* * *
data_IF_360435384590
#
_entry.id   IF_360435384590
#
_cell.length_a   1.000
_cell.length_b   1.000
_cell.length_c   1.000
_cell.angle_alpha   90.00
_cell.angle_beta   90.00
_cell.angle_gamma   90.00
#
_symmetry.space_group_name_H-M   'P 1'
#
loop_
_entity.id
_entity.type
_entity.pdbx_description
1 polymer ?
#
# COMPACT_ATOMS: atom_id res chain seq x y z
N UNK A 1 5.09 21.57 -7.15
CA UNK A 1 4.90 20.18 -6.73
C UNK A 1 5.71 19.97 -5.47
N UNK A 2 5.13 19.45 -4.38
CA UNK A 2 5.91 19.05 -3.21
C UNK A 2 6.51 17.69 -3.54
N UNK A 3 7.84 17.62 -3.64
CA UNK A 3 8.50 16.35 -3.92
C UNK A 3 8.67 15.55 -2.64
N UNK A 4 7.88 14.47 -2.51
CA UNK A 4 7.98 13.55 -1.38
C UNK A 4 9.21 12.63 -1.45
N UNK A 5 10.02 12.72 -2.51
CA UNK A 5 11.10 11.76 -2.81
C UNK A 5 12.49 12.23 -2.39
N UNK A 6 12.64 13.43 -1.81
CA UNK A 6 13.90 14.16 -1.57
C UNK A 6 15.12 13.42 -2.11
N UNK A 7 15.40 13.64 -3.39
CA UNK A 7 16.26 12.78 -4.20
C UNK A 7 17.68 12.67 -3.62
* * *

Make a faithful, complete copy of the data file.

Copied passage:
data_IF_360435384590
#
_entry.id   IF_360435384590
#
_cell.length_a   1.000
_cell.length_b   1.000
_cell.length_c   1.000
_cell.angle_alpha   90.00
_cell.angle_beta   90.00
_cell.angle_gamma   90.00
#
_symmetry.space_group_name_H-M   'P 1'
#
loop_
_entity.id
_entity.type
_entity.pdbx_description
1 polymer ?
#
# COMPACT_ATOMS: atom_id res chain seq x y z
N UNK A 1 5.09 21.57 -7.15
CA UNK A 1 4.90 20.18 -6.73
C UNK A 1 5.71 19.97 -5.47
N UNK A 2 5.13 19.45 -4.38
CA UNK A 2 5.91 19.05 -3.21
C UNK A 2 6.51 17.69 -3.54
N UNK A 3 7.84 17.62 -3.64
CA UNK A 3 8.50 16.35 -3.92
C UNK A 3 8.67 15.55 -2.64
N UNK A 4 7.88 14.47 -2.51
CA UNK A 4 7.98 13.55 -1.38
C UNK A 4 9.21 12.63 -1.45
N UNK A 5 10.02 12.72 -2.51
CA UNK A 5 11.10 11.76 -2.81
C UNK A 5 12.49 12.23 -2.39
N UNK A 6 12.64 13.43 -1.81
CA UNK A 6 13.90 14.16 -1.57
C UNK A 6 15.12 13.42 -2.11
N UNK A 7 15.40 13.64 -3.39
CA UNK A 7 16.26 12.78 -4.20
C UNK A 7 17.68 12.67 -3.62